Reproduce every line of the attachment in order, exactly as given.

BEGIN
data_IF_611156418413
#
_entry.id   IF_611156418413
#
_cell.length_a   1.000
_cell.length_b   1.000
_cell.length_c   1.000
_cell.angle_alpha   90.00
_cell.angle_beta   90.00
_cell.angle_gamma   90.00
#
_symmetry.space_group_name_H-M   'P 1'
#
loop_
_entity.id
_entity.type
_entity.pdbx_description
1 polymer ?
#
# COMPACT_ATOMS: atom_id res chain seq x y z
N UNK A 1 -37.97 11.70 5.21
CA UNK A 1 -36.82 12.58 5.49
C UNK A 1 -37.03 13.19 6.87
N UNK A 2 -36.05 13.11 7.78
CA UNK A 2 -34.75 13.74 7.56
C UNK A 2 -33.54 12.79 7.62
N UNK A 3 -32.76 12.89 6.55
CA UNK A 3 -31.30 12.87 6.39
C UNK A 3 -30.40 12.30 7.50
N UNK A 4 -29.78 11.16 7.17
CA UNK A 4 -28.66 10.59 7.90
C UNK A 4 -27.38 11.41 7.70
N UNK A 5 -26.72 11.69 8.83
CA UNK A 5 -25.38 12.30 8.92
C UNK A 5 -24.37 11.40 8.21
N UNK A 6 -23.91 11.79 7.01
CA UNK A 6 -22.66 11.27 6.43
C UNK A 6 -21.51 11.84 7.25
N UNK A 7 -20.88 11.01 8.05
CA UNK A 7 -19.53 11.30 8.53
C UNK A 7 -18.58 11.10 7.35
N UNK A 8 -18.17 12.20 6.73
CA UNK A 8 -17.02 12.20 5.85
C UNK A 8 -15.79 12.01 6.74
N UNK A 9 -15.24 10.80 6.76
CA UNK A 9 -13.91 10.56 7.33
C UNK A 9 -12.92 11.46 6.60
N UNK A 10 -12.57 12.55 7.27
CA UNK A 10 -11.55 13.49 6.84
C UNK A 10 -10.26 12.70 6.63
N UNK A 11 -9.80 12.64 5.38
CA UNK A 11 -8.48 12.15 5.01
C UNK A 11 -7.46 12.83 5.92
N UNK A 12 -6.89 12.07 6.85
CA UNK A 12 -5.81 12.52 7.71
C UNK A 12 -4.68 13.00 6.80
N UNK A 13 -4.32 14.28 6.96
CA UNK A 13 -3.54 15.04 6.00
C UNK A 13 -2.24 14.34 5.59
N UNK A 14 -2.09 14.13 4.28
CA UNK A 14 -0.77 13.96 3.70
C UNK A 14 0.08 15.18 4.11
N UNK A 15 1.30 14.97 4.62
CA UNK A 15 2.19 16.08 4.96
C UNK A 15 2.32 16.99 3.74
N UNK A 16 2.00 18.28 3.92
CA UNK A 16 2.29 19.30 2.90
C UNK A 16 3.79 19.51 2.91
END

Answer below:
data_IF_611156418413
#
_entry.id   IF_611156418413
#
_cell.length_a   1.000
_cell.length_b   1.000
_cell.length_c   1.000
_cell.angle_alpha   90.00
_cell.angle_beta   90.00
_cell.angle_gamma   90.00
#
_symmetry.space_group_name_H-M   'P 1'
#
loop_
_entity.id
_entity.type
_entity.pdbx_description
1 polymer ?
#
# COMPACT_ATOMS: atom_id res chain seq x y z
N UNK A 1 -37.97 11.70 5.21
CA UNK A 1 -36.82 12.58 5.49
C UNK A 1 -37.03 13.19 6.87
N UNK A 2 -36.05 13.11 7.78
CA UNK A 2 -34.75 13.74 7.56
C UNK A 2 -33.54 12.79 7.62
N UNK A 3 -32.76 12.89 6.55
CA UNK A 3 -31.30 12.87 6.39
C UNK A 3 -30.40 12.30 7.50
N UNK A 4 -29.78 11.16 7.17
CA UNK A 4 -28.66 10.59 7.90
C UNK A 4 -27.38 11.41 7.70
N UNK A 5 -26.72 11.69 8.83
CA UNK A 5 -25.38 12.30 8.92
C UNK A 5 -24.37 11.40 8.21
N UNK A 6 -23.91 11.79 7.01
CA UNK A 6 -22.66 11.27 6.43
C UNK A 6 -21.51 11.84 7.25
N UNK A 7 -20.88 11.01 8.05
CA UNK A 7 -19.53 11.30 8.53
C UNK A 7 -18.58 11.10 7.35
N UNK A 8 -18.17 12.20 6.73
CA UNK A 8 -17.02 12.20 5.85
C UNK A 8 -15.79 12.01 6.74
N UNK A 9 -15.24 10.80 6.76
CA UNK A 9 -13.91 10.56 7.33
C UNK A 9 -12.92 11.46 6.60
N UNK A 10 -12.57 12.55 7.27
CA UNK A 10 -11.55 13.49 6.84
C UNK A 10 -10.26 12.70 6.63
N UNK A 11 -9.80 12.64 5.38
CA UNK A 11 -8.48 12.15 5.01
C UNK A 11 -7.46 12.83 5.92
N UNK A 12 -6.89 12.07 6.85
CA UNK A 12 -5.81 12.52 7.71
C UNK A 12 -4.68 13.00 6.80
N UNK A 13 -4.32 14.28 6.96
CA UNK A 13 -3.54 15.04 6.00
C UNK A 13 -2.24 14.34 5.59
N UNK A 14 -2.09 14.13 4.28
CA UNK A 14 -0.77 13.96 3.70
C UNK A 14 0.08 15.18 4.11
N UNK A 15 1.30 14.97 4.62
CA UNK A 15 2.19 16.08 4.96
C UNK A 15 2.32 16.99 3.74
N UNK A 16 2.00 18.28 3.92
CA UNK A 16 2.29 19.30 2.90
C UNK A 16 3.79 19.51 2.91